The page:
Harvard Women's Health Watch

Weight-loss drug review

Before you try these medicines, know what they can do and if they are really for you.

When you have an ear infection or strep throat, you take antibiotics to treat the infection. Yet try to "cure" obesity with a pill, and you'll only end up disappointed. Diet pills can promote modest weight loss—provided you're a good candidate and you use them correctly—but they aren't for women who just need to lose a few pounds, and they won't magically melt away fat.

"The biggest message that I try to relate to patients is that there is no magic bullet," says Dr. W. Scott Butsch, an instructor in medicine at Harvard Medical School and specialist in obesity medicine.

Weight-loss drugs explained

These medications are currently FDA-approved for weight loss:

  • Orlistat (Xenical) is a prescription drug that blocks a fat-digesting enzyme in your intestines, preventing you from absorbing some of the fat from the foods you eat. Xenical can be used long-term. It's also available in a lower-strength, over-the-counter version called Alli.

  • Phentermine (Adipex-P, Pro-Fast), diethylpropion (Tenuate), and phendimetrazine (Bontril, Adipost, Anorex-SR) suppress appetite—making you feel full so you eat less. They're only approved for three months of use, but some doctors prescribe them off-label for longer periods of time.

  • Lorcaserin (Belviq) was approved by the FDA in late June, making it the first new weight-loss drug to be introduced in more than a decade. Belviq suppresses hunger by stimulating a receptor for the chemical messenger serotonin, which regulates fullness and metabolism.

  • In July, the FDA approved another new weight-loss drug, Qsymia, which is a combination of phentermine and the antiseizure/antimigraine drug topiramate. Qsymia also suppresses appetite, and it appears to be more effective for weight loss than any other single drug. Patients on the highest dose lost up to 9% of their initial weight. Qsymia is not recommended for people with heart disease, overactive thyroid, or glaucoma.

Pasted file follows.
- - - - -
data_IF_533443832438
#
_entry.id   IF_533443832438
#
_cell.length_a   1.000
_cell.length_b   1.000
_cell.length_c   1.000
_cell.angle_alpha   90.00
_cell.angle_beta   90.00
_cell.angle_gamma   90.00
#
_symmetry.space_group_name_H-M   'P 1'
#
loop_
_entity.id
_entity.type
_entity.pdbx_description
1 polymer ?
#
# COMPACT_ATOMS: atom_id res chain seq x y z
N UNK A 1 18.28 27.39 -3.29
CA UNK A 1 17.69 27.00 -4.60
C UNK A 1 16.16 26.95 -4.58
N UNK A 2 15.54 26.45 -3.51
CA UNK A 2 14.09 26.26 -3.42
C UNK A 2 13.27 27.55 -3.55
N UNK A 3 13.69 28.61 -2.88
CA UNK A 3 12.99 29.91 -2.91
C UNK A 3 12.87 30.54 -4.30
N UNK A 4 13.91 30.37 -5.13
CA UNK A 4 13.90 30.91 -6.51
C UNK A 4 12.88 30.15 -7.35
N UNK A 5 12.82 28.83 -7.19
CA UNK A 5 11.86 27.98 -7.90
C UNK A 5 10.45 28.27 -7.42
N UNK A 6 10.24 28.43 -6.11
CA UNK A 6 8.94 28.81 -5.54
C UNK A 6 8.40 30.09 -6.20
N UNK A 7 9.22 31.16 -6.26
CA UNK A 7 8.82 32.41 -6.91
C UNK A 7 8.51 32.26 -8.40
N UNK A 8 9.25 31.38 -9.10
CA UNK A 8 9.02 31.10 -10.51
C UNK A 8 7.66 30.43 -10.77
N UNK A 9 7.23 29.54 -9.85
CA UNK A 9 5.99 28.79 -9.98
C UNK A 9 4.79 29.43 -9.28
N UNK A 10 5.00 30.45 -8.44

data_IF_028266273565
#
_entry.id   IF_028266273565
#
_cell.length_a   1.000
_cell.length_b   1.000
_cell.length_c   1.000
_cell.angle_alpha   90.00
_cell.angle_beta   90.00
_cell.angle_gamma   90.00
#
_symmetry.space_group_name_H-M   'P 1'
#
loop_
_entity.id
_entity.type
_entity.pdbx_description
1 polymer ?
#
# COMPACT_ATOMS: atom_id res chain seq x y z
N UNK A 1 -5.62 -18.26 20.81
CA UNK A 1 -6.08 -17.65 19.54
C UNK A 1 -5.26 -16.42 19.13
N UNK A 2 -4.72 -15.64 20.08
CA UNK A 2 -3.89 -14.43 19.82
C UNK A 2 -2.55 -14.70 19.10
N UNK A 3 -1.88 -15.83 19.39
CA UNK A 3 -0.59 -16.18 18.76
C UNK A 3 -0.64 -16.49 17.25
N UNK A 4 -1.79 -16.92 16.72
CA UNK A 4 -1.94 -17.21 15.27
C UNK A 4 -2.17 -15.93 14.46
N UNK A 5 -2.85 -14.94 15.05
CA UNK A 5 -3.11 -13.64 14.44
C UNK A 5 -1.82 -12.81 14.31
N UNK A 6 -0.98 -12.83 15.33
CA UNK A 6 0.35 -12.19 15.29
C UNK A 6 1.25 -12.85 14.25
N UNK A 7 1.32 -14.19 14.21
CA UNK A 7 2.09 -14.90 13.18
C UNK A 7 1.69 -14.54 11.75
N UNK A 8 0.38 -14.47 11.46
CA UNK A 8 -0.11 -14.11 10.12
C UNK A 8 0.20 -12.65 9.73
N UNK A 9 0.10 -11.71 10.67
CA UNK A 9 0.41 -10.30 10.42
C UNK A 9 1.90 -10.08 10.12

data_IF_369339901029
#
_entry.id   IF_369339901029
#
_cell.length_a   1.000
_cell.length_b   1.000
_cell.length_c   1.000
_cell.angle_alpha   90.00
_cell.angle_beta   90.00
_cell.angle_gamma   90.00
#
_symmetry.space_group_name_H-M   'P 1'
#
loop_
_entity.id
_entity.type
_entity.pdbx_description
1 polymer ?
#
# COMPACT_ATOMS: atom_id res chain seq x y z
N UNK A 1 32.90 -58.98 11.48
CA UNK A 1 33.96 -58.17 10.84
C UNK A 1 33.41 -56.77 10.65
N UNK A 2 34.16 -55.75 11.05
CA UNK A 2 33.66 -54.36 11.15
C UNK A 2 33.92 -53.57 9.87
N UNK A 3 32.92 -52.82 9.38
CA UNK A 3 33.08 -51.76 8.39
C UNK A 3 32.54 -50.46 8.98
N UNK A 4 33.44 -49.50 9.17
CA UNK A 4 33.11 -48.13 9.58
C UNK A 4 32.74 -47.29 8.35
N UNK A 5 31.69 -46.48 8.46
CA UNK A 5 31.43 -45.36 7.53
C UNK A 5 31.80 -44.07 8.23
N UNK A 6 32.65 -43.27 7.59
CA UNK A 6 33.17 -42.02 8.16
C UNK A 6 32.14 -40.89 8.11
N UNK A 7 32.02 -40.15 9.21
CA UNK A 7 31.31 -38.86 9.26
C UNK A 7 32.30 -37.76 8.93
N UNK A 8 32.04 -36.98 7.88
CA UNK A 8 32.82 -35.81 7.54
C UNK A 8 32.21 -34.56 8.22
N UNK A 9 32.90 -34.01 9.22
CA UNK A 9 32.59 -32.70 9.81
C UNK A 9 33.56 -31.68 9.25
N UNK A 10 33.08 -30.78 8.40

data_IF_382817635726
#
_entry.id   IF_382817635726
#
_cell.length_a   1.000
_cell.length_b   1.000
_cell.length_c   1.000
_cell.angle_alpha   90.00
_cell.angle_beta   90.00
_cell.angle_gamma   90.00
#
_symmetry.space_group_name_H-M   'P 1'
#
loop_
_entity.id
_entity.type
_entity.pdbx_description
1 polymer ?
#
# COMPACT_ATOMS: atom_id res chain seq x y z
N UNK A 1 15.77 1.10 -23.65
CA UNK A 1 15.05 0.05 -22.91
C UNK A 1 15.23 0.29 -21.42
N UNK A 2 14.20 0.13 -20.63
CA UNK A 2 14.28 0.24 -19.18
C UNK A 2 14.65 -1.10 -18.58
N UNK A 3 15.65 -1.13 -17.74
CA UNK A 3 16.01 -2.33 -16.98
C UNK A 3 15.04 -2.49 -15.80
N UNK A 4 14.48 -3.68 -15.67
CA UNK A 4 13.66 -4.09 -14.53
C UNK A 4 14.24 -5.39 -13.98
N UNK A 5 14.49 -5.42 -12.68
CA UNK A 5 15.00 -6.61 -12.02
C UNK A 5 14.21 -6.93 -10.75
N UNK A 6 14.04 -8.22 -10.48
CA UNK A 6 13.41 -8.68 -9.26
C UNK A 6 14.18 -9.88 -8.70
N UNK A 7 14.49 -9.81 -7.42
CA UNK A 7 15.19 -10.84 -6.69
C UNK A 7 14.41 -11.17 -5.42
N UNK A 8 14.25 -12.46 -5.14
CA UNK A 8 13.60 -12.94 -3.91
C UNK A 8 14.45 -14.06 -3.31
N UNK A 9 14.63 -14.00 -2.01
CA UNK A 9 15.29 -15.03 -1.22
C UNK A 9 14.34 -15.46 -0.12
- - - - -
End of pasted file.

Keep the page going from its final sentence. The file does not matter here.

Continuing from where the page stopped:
These pills won't necessarily give you quick or dramatic weight-loss results. In studies, women lost about 5% to 10% of their initial body weight over a year on prescription weight-loss drugs. But to lose that much weight, you'll have to also watch your diet and exercise.

Herbal diet pills

In addition to regulated weight-loss medications are many unregulated herbal pills, which are often promoted with plump "before" and chiseled "after" photos in magazine ads and TV commercials. These products contain ingredients such as ephedrine, chitosan, guarana, cascara, and yerba mate.

Just like pharmaceutical diet pills, herbal diet remedies are meant to decrease appetite, reduce the absorption of fat from your diet, or stimulate metabolism. Though their claims may be impressive, their results often aren't. And, just because they're labeled "natural" doesn't mean they're safe. Many supplements can cause side effects, or include ingredients that aren't on the label.

Before buying any herbal remedy, talk to your doctor. Also check the FDA website (http://www.fda.gov/ForConsumers/ConsumerUpdates) for any safety alerts.

Are weight-loss drugs for you?

Your doctor may decide you're a good candidate for weight-loss drugs if you

  • have a BMI higher than 30 (the definition of obesity), or have a BMI higher than 27 along with health problems related to your weight—such as type 2 diabetes

  • are overweight and actively dieting and exercising, but are unable to lose weight.

Don't take weight-loss medications if you have a history of heart attack, stroke, irregular heartbeat, or overactive thyroid gland. You also don't want to be taking any medications that could interact with a weight-loss drug.

Finally, you'll need to consider with your doctor whether the risks of these drugs (which range from heart problems and liver damage to possible addiction) are worth the weight you'll lose. For some overweight or obese women, they may be. Losing just 5% to 10% of your body weight can help reduce disease risk factors such as high blood pressure, blood sugar, and cholesterol.

The future of weight-loss drugs

Weight-loss drugs are evolving, and the thinking behind them has changed in recent years. "Now we have a broader idea of some of the mechanisms involved in obesity," Dr. Butsch says. "We realize there is a very complex interaction of factors involved in weight regulation. For most people, the treatment for obesity is not as simple as going on a diet or increasing exercise. So medications have been developed differently in the last decade."

Dr. Butsch says the future of weight-loss medications will lie in pairing drugs that work together to enhance weight loss without causing unacceptable side effects. "The more we understand the complex physiology of body weight regulation, the more likely we'll be using a combination of medications in the treatment of obesity," he says. "We're only at the tip of the iceberg in our knowledge of weight regulation."